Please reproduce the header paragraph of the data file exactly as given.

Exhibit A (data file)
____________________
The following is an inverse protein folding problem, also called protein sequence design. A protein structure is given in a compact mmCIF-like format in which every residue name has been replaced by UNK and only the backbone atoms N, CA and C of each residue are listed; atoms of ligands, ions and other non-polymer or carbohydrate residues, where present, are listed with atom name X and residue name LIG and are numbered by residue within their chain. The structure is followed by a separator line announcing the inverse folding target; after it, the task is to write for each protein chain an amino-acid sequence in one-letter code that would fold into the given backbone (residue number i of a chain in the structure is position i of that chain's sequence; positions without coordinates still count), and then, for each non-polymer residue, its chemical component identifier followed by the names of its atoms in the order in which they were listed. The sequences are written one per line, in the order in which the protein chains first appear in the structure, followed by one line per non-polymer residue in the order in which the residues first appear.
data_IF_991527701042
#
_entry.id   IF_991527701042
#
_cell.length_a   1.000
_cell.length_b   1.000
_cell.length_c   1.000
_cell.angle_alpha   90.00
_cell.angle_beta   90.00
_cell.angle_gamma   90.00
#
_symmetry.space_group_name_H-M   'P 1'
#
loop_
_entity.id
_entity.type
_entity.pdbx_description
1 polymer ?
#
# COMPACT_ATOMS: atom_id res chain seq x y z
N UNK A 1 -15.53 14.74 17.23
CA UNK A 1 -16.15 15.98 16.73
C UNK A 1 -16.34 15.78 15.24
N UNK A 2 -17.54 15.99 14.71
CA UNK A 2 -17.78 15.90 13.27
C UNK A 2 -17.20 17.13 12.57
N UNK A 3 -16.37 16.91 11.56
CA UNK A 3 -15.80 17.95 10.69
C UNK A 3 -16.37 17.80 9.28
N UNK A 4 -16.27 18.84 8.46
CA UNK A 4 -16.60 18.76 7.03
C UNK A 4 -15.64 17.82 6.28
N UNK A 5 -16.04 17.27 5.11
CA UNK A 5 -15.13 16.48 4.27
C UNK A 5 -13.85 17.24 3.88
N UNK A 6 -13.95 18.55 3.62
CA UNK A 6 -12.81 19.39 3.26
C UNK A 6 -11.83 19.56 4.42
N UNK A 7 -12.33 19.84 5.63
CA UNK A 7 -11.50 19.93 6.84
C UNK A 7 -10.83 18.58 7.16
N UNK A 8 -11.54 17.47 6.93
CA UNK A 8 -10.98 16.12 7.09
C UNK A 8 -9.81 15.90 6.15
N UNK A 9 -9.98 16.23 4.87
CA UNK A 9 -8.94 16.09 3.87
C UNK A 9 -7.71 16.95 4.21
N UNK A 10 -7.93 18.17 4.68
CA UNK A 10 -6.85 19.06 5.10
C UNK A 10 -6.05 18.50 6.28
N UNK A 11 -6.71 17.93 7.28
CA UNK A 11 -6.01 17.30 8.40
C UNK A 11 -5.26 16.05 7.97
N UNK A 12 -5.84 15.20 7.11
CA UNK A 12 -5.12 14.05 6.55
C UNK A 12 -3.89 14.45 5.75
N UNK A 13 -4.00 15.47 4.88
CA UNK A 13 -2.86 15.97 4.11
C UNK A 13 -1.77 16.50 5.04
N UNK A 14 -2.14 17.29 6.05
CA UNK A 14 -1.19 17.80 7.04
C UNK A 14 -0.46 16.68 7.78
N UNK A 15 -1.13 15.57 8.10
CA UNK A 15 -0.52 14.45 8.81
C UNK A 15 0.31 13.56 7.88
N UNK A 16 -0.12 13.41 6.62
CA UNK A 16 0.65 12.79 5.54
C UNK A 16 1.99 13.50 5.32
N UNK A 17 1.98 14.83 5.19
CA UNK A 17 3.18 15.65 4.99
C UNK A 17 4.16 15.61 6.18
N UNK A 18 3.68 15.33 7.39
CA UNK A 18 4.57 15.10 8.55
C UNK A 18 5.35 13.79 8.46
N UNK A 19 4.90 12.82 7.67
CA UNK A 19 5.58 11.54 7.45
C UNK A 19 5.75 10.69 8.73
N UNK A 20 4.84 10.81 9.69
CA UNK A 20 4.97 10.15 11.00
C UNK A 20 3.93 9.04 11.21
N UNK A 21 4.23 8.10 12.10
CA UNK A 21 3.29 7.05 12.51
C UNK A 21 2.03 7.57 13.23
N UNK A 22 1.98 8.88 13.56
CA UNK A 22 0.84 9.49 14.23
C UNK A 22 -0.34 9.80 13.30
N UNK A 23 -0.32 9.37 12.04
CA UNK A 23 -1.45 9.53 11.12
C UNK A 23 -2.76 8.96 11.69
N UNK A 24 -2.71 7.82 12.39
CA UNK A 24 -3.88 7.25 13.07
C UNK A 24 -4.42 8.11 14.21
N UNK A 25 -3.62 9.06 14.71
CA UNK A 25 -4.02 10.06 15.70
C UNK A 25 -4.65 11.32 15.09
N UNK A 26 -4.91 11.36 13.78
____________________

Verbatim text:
The following is an inverse protein folding problem, also called protein sequence design. A protein structure is given in a compact mmCIF-like format in which every residue name has been replaced by UNK and only the backbone atoms N, CA and C of each residue are listed; atoms of ligands, ions and other non-polymer or carbohydrate residues, where present, are listed with atom name X and residue name LIG and are numbered by residue within their chain. The structure is followed by a separator line announcing the inverse folding target; after it, the task is to write for each protein chain an amino-acid sequence in one-letter code that would fold into the given backbone (residue number i of a chain in the structure is position i of that chain's sequence; positions without coordinates still count), and then, for each non-polymer residue, its chemical component identifier followed by the names of its atoms in the order in which they were listed. The sequences are written one per line, in the order in which the protein chains first appear in the structure, followed by one line per non-polymer residue in the order in which the residues first appear.